Even a film like Limitless has its limitations. It tries to deny them, overlook them, and even, at times incorporate them, but they are there.
Limitless is the story of Eddie Mora, played by Bradley Cooper, a way down on his luck writer who suffers from writer’s block and general malaise. After running into his former brother in law and being given magic beans in the form of a clear pill, Eddie miraculously pulls it together. Once the pill’s intended effects get Eddie’s full attention, he becomes obsessed with them, even after the side effects kick in.
Cooper turns in a great performance, despite the terribly uneven material he was given. A modern take on “Flowers for Algernon”, Limitless takes the brain manipulation motif and infuses it with Red Bull and sound bytes, to appeal to a new generation. Instead of a fresh and intriguing story, you wind up with a horribly frenetic one, with overindulgent narration. Jumping from one locale to another, in order to seem wordly and sophisticated, the story never stays put long enough to have any real impact. The ongoing narrative, provided by Cooper, is incredibly distracting and, more than anything, is insulting to the viewer. All the narration does is rob audiences of the opportunity to make intuitive leaps. Then again, most films with that much narration are guilty of the same crime against cinematic integrity.
As the story jumps around, belaboring the most insignificant details ad nauseum, story threads come and go, and eventually disappear. There is a story surrounding Eddie’s novel, which gets dropped almost immediately. Then there is the murder mystery that never gets solved. Subplots that appear tertiary to the rest of the story, just come to an end with no resolution. Looking back at the film, I want to say it was ambitious, but really it was just in serious need of some Adderall.
There are a number of montage scenes that are disguised as interesting stylistic choices, in order to show Eddie’s progress and eventual descent. Adding to the quick storytelling and thin plot, the montages again rob viewers of the natural progression of the story. There are scenes that are glossed over in favor of superfluous chase scenes and incomprehensibly quick social gatherings.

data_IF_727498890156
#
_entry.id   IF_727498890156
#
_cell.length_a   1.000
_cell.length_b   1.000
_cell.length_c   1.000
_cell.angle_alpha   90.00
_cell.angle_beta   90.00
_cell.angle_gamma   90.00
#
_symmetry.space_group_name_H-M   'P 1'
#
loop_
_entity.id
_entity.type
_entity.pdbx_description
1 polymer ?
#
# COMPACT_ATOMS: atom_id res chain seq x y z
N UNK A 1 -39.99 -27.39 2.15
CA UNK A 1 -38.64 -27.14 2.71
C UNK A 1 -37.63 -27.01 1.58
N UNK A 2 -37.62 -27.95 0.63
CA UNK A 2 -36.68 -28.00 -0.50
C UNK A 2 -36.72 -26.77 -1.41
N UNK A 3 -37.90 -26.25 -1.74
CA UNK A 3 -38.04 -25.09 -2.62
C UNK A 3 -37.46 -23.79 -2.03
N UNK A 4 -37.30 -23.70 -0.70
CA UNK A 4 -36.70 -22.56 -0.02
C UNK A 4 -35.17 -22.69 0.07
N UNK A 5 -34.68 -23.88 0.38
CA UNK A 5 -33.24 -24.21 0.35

There are so many missed opportunities in Limitless. Through Eddie’s new found abilities, he opens doors and establishes new relationships, which turn into micro-interactions and temporary opportunities. Rather than explore these new found associations, we get moments of Eddie recalling Sunday Afternoon Kung Fu Theater, with enough acuity to bring down a mob of muggers. The story goes from being a modern day “Flowers for Algernon” (which was made into an excellent film called Charly starring Cliff Robertson as the titular character) to NBC’s Chuck. The movie was already hanging at the intersection of Unimaginative Street and Archetype Boulevard, but to create a film with such obvious correlations to other projects, signals a lack of capability and desire to create something original. With a meatier story and more substantial and honest moments, Limitless could have had it all, like it’s main character. Unfortunately, the choice was made to show the superficial side of things, which had me at my limit half an hour in.